Do specific interventions affect reproductive behavior? If they do have an impact, is it the one intended? Program planners and administrators, policymakers and researchers struggle constantly with these questions. Attempts to assess impact may take many forms—depending on the goal—from examination of descriptive data to focus group discussions with program participants to sophisticated study designs and analytic techniques. In this issue of International Family Planning Perspectives, the research articles look at a range of actual and potential interventions through a variety of lenses.
In the lead article, Annabel Erulkar and colleagues evaluate a novel 36-month-long reproductive health program for young people in Kenya [see article]. Unlike most youth programs in Africa, which have used interventions borrowed from developed countries, the Nyeri Youth Health Project based the way it provided reproductive health education on a community tradition in which parents sent their children to other parents to receive instruction. Reflecting this tradition, the program used a group of adult counselors known as Friends of Youth to provide information and referrals to service providers. The counselors also worked with parents and teachers to improve their ability to communicate with youth on sensitive topics. The program was associated with adoption of safer-sex behaviors and discussion of reproductive health issues with a parent or other adult; however, some of these behaviors—such as condom use and adoption of secondary abstinence—changed only for one gender, while others did not change at all. And because the program consisted of a bundle of interventions, the evaluation left several unanswered questions: Were the outcomes brought about by the program as a whole, or by certain specific components? Why did gender-specific changes occur? Could the program be altered to affect the behaviors that did not change?
China's one-child policy has clearly been successful in lowering fertility, but few—if any—studies have examined its effect on women's lives. Karen Hardee and colleagues used survey and focus group data to look at the effects of the policy on three generations of rural women [see article]. In general, the oldest women had had more children than they wanted and regretted not having had access to contraceptives, while middle-aged women had desired fewer children, but wanted to decide how many for themselves. The youngest women, however, had grown up with and were for the most part resigned to the restriction on family size. Across generations, the majority of women believed family planning had had a positive effect on women's lives, citing better health, less household work, more educational and career opportunities, a better standard of living and more leisure time. The oldest women expressed the strongest son preference, but all women—regardless of age—felt strong pressure to have a son.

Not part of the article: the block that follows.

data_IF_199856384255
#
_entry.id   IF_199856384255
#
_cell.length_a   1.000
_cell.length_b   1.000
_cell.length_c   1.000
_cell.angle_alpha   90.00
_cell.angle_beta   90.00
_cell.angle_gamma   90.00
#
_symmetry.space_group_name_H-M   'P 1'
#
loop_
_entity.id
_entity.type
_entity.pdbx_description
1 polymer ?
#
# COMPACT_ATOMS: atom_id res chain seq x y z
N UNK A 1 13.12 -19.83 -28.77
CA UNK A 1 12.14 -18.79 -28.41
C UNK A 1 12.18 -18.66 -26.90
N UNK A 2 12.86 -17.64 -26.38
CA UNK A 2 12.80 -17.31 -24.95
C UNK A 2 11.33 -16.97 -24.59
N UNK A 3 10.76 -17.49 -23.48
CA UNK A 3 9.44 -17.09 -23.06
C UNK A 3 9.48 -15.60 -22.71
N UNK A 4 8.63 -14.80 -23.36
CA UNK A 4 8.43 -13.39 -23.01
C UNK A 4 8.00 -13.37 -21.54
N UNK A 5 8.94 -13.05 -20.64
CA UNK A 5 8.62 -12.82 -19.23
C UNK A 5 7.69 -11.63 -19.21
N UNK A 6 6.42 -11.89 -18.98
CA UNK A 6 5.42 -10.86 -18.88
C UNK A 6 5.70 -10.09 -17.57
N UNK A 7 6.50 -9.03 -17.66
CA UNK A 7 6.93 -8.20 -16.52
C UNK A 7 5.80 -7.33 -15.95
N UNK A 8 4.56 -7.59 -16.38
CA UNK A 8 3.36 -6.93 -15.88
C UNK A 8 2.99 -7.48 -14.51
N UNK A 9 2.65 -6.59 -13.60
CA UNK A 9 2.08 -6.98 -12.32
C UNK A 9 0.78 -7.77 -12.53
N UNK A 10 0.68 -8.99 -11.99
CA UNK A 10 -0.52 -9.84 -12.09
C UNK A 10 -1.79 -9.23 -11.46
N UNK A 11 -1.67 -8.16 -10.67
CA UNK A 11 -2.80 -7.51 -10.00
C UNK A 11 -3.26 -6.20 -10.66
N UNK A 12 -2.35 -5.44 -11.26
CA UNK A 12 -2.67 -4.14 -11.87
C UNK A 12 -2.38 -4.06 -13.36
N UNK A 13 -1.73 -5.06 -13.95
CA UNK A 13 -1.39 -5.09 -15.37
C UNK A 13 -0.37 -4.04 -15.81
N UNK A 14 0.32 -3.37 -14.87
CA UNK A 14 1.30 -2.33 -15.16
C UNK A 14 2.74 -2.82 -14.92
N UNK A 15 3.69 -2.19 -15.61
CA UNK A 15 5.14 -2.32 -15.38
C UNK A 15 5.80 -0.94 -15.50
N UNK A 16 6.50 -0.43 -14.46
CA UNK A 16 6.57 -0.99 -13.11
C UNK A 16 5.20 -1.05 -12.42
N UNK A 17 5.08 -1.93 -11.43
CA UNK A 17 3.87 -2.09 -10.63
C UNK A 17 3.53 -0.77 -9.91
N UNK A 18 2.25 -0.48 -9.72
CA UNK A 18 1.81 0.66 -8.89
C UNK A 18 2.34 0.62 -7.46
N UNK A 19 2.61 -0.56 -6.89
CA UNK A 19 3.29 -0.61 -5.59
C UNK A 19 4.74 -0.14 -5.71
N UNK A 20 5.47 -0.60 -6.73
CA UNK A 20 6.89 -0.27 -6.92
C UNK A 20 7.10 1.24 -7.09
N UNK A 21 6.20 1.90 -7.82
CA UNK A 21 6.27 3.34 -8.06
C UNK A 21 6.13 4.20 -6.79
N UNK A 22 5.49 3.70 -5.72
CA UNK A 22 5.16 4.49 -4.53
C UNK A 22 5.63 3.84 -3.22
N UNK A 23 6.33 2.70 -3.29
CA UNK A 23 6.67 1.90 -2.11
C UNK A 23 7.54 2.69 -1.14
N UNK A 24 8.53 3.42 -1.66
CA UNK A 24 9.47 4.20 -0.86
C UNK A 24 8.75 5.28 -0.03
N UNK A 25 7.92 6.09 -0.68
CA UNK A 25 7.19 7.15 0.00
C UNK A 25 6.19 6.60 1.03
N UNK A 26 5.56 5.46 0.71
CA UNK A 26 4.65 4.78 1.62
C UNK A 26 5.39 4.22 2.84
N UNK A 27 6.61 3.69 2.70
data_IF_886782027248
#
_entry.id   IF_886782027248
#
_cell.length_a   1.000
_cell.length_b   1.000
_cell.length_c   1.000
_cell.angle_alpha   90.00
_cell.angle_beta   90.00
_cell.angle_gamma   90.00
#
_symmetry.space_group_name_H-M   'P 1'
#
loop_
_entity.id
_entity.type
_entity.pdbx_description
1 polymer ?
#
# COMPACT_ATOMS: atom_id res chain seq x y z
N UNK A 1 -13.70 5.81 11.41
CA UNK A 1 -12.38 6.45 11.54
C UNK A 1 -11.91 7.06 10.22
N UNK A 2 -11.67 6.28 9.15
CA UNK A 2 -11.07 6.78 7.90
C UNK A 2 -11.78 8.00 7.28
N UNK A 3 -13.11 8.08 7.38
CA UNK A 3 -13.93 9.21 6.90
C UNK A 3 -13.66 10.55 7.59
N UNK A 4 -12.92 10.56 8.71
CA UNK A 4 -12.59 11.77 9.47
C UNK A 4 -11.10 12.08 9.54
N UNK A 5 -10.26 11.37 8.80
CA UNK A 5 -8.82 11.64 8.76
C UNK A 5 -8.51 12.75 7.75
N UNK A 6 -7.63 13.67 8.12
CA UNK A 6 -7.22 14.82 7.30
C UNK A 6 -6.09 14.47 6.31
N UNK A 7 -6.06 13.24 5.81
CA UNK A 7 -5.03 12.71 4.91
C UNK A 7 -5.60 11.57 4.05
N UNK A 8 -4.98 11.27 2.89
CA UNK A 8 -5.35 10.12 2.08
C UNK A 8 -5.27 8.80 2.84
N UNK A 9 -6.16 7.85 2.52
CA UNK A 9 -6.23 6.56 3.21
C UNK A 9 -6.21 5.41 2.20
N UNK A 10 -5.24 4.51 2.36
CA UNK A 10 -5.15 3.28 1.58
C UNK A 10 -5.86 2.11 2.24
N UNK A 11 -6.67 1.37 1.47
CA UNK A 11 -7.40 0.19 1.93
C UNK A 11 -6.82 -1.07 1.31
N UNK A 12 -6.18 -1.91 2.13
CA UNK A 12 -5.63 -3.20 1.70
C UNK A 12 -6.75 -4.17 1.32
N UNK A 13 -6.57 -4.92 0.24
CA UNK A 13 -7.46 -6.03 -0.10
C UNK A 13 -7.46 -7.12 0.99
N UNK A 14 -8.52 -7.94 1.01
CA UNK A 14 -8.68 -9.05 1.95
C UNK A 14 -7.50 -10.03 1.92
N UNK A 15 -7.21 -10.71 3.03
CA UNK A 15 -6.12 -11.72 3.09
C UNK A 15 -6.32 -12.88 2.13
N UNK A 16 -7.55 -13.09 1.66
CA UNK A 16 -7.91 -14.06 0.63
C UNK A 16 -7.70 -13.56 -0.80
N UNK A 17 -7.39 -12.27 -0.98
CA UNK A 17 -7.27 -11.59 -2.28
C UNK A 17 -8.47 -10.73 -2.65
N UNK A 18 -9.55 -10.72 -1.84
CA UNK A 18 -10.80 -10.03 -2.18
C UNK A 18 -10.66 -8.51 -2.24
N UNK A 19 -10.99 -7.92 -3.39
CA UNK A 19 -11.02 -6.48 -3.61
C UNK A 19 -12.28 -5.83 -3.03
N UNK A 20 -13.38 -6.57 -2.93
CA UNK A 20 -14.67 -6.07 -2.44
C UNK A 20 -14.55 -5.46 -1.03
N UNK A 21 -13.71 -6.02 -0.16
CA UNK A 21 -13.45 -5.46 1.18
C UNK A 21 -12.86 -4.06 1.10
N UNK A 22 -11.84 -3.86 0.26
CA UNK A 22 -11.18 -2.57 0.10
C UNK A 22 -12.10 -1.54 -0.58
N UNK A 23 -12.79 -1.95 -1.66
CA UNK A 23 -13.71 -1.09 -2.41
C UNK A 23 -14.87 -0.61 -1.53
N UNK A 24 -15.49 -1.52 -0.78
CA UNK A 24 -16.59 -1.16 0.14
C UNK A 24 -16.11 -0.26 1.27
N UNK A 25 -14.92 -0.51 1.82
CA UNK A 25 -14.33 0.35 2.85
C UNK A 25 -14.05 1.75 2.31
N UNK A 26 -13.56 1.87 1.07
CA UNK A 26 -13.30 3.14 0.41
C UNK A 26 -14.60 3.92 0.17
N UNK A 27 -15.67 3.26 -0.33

In 1994, Lesotho's family planning program aimed to achieve contraceptive prevalence of 70-75% by 2011, but by 2001 only about four in 10 women were using a method. To identify ways to help the program reach its goal, 'Maletela Tuoane and colleagues used a situation analysis framework to assess family planning providers' readiness to provide services and women's perceptions of service delivery [see article]. Their assessment found needs for expanded hours of service, a greater range of contraceptive choices (especially long-term methods) and national guidelines to eliminate unnecessary restrictions on use of specific methods.
Spousal discussion of family planning has frequently been advocated as a means of decreasing unmet need among women who assume that their husband disapproves of contraceptive use. Recent research, however, questions whether discussion actually improves spouses' knowledge of each other's attitude. An analysis by Laurie F. DeRose and colleagues finds that discussion is associated with women's correct reporting of their husband's approval, but not with correct reporting of his disapproval [see article]. While acknowledging that the most frequently used measure of discussion does not specify its nature, content or quality, the authors conclude that women who report having discussed family planning with their husband may assume that he approves simply because he was willing to talk about the topic.
Also in This Issue
Topical microbicides, now being investigated for safety and efficacy, hold great promise for women trying to protect themselves against sexually transmitted infections (including HIV), in part because they do not require the active participation, or even the knowledge, of the male partner. A Viewpoint by Cynthia Woodsong looks at how the possibility of covert use of these products may affect their acceptability to both men and women, and how they can be introduced and marketed to the public to avoid the stigma often attached to condoms, the only other effective means of protection [see article].